Personal, Travel

Goodbye Dallas

Today I leave Dallas.

The three years I lived here weren’t especially fancy.  I arrived a 24-year-old, and now I am 27.  I graduated from seminary with a Master’s in Biblical Counseling.  I traveled to three new states.  I got a tattoo.

But the most significant memories are subtler.  I lived with six women who taught me, laughed with me, and let me rant about gender roles in the church.  I nannied two children who adored my silliness.  I learned from professors who deepened my understanding of my identity as person made in the image of God.  I attended a church that taught me to depend upon weekly Communion and the grace of God.

I think, though, that the biggest change that has happened in Dallas has been my emotional growth due to my time spent in counseling.  I attended 20 individual sessions, and my primary goal was to learn to be vulnerable, especially when it came to showing sadness and anger.  I grew a lot during those sessions, but mostly I intellectualized myself away from really sharing how I felt.  I never cried in front of my counselor.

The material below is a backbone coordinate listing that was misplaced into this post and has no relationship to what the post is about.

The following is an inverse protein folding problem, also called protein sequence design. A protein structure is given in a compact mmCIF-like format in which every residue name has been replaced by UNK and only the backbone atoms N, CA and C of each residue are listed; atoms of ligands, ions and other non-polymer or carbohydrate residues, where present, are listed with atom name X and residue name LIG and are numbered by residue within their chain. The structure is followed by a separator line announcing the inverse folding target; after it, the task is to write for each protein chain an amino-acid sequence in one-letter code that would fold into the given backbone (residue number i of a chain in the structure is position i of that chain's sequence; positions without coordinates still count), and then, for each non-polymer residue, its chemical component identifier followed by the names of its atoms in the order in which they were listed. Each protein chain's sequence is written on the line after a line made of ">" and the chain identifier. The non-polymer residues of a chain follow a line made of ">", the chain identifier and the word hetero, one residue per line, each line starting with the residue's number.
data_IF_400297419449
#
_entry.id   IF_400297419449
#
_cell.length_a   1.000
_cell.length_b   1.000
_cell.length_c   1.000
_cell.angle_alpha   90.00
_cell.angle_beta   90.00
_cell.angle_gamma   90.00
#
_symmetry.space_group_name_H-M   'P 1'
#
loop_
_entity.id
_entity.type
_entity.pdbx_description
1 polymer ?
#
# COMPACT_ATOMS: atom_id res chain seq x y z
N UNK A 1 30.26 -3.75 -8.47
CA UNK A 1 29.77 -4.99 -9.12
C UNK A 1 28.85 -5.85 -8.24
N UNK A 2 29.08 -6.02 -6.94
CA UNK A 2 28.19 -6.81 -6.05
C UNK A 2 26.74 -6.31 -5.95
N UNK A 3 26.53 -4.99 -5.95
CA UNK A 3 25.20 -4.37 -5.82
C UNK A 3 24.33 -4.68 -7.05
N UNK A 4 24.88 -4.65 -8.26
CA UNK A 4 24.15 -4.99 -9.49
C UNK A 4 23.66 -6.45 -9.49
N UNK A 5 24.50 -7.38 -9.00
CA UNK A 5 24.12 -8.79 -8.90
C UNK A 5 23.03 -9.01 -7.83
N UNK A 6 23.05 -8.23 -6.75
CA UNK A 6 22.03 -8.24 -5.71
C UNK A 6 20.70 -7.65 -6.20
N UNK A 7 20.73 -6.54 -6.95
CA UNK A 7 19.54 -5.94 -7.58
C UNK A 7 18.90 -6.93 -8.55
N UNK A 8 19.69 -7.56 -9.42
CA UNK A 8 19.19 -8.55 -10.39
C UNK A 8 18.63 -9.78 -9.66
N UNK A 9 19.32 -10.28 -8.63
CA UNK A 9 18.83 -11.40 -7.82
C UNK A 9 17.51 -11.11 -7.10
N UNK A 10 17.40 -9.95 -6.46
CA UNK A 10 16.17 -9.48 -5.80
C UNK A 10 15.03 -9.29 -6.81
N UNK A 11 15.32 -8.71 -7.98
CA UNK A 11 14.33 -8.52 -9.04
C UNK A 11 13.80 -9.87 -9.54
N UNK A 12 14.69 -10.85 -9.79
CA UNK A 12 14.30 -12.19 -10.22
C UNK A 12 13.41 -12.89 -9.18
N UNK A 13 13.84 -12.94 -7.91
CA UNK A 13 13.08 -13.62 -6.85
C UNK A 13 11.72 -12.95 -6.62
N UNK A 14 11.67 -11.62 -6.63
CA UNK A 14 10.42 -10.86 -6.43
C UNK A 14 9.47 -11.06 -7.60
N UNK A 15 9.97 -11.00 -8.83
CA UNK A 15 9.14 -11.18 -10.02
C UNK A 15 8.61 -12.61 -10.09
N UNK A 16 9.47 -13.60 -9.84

I attended 8 group counseling sessions, and my world broke open.  I opened up about some really hard feelings, cried (and apologized for crying) in front of my peers, and heard, “Before, I just thought you were ‘nice,’ but I didn’t really know you.  Now you’re a real person.  I like you more because you let yourself cry.”  That was the first time I cried in front of someone since high school, I think.

Yesterday, my church commissioned me for my time in Greece.  Our elders laid hands and prayed for me and several other men and women going on mission trips.  I hugged my church family goodbye, and immediately teared up.  “I didn’t want to cry!” I said.  The person I hugged happened to be a counselor.  “Why don’t you want to cry?” he asked.  “No, don’t do that!” Another friend came up and hugged me.  She’s tall, so I got to bury my face in her shoulder and sob a little.  And she’s emotionally healthy, so she cried with me.  When we made watery eye contact, she told me, “Your tears are precious.”

I cried a lot yesterday.  I said goodbye to dear friends that I consider family.  I ate, laughed, and hugged.  And now I’m leaving.  But my tears are precious, because they mean that Dallas mattered.  I had so much fun here.  I’ll miss this place, and my time here, deeply.  And I’ll be back.

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